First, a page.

How could you not be fed up with the partisan gridlock that has completely polluted an idea as priceless as conservation?
The spin-obsessed suits in Congress and in statehouses across the country have turned conservation from the great unifier that it once was into a wedge used to divide Americans.
It’s driven Republicans – the party responsible for creating much of our national park and refuge systems and the Clean Air and Clean Water acts – to the margins of public debate over environmental concerns.
It’s even made some Democrats hesitant to get involved for fear they’ll be labeled tree-huggers.
It’s time to try something new; time for Americans to take the fight for clean air and water personally. What’s at stake? Just the health of our families, our communities and protecting lands for our birds and wildlife.
If you don’t want to think about this as a fight to save the planet, fine; this is a fight to save the neighborhoods where we live and the open spaces and waterways where we play and work. With 470 chapters and 50 educational centers across the nation, plus offices in 21 states and in D.C., the conservation organization I lead works in communities from Texas to Connecticut, from Wyoming to Florida. We’re not outsiders; we’re your neighbors.
And because we know that the status quo is broken, the National Audubon Society, one of the most trusted conservation brands in America, has joined with ConservAmerica, conservation-minded Republicans who aren’t afraid to care. Together, we’ve created something altogether new, the American Eagle Compact.
This compact soars above partisan politics. It’s a commitment to work together and to move beyond the politics that divide us: Common sense approaches to care of our wild spaces and waters, a strong commitment to future generations, and a shared love of nature. Whether, for you, that’s a neighborhood park or a place far from cell phone connections, we can all take this personally.
I invite you to sign on www.eaglecompactusa.org and to join the conversation at American Eagle Compact blog here. Your ideas, suggestions and insights will help us give the next president—regardless of party—a people’s conservation agenda that transcends politics and partisanship.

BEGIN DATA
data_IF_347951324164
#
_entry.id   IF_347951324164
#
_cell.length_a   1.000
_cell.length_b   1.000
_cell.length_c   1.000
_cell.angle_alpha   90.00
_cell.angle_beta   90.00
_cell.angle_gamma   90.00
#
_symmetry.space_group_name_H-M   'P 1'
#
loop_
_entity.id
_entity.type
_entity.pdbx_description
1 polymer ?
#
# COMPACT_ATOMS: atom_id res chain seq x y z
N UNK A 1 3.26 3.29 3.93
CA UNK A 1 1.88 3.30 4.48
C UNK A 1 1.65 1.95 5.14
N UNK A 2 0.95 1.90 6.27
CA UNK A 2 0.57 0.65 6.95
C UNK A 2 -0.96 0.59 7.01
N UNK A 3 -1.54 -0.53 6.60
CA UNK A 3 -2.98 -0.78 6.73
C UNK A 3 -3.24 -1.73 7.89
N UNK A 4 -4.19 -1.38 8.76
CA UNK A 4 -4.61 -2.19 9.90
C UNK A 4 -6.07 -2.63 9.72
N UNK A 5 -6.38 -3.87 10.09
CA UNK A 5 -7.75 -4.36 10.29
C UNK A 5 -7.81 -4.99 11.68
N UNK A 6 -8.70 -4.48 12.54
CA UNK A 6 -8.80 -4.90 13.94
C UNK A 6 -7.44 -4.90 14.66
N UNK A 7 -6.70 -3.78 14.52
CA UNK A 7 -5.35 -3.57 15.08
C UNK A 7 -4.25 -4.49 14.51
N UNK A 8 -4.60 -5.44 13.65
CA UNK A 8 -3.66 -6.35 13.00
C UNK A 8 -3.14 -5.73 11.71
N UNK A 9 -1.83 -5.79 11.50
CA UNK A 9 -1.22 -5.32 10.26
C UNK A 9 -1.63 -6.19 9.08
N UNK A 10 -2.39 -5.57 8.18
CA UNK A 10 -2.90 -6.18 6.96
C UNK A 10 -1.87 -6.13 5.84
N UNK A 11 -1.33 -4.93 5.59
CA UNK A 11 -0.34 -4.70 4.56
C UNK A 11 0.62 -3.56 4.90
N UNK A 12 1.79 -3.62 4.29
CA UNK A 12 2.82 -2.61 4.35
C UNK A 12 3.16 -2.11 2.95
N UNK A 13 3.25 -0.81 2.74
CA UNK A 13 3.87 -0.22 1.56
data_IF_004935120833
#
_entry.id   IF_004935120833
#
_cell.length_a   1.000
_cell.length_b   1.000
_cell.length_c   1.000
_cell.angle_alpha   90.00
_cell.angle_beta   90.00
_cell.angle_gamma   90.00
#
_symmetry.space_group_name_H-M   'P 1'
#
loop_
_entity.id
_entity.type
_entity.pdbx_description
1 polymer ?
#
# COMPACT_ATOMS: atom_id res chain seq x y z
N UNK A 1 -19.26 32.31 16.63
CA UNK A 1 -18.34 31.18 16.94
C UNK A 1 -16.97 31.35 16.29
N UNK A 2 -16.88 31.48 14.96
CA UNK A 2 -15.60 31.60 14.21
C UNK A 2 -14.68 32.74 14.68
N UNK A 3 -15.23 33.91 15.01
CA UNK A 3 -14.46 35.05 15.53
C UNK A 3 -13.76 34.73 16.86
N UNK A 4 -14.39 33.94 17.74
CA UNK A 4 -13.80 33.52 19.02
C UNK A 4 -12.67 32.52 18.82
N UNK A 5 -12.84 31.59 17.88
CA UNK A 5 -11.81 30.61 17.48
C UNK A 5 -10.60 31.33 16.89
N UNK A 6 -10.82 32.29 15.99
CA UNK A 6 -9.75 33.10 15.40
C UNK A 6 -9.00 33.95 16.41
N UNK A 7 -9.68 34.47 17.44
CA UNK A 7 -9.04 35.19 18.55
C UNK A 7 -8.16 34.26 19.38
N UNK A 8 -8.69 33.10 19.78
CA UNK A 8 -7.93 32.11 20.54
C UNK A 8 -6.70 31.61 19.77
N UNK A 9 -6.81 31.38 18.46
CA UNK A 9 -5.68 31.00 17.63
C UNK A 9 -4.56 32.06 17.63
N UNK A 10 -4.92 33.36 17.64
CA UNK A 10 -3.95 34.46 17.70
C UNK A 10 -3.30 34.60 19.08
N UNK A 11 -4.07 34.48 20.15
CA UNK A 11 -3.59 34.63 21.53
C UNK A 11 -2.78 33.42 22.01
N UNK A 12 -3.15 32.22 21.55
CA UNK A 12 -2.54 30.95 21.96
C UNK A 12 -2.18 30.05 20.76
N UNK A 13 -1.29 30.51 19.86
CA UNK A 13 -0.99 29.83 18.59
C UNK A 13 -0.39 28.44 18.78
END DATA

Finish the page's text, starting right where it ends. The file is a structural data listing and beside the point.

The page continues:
Let’s get back to the point where a President can say: “Preservation of the environment is not a partisan challenge. It’s common sense.” That was President Ronald Reagan.
We need an atmosphere in which our political leaders can:
- Confront the realities and threats of climate change in our communities and our states and make sensible decisions on how to deal with it.
- Develop energy in smarter ways that balance our energy and job needs with safeguarding our air and waters and avoiding harm to sensitive landscapes, vulnerable birds and wildlife and the health of all Americans.
- Preserve and protect our wild spaces for the benefit of people and wildlife.
- Protect America’s birds and wildlife, keeping common species plentiful and protecting and restoring those species imperiled by human activity.
There is no question that Americans care about the environment. Love of the outdoors is not based on party labels. Outdoor recreation is the fastest growing pastime in America. A new U.S. Department of Interior survey shows that nearly 40 percent of all Americans hunt, fish or watch birds.
Conservation should not be an issue of the left or the right. It’s common sense. You can call it caring for your kids’ legacy, caring for creation, caring because you respect your neighbors — all of those reasons ring true. But please take the time to show you care by signing the compact at www.eaglecompactusa.org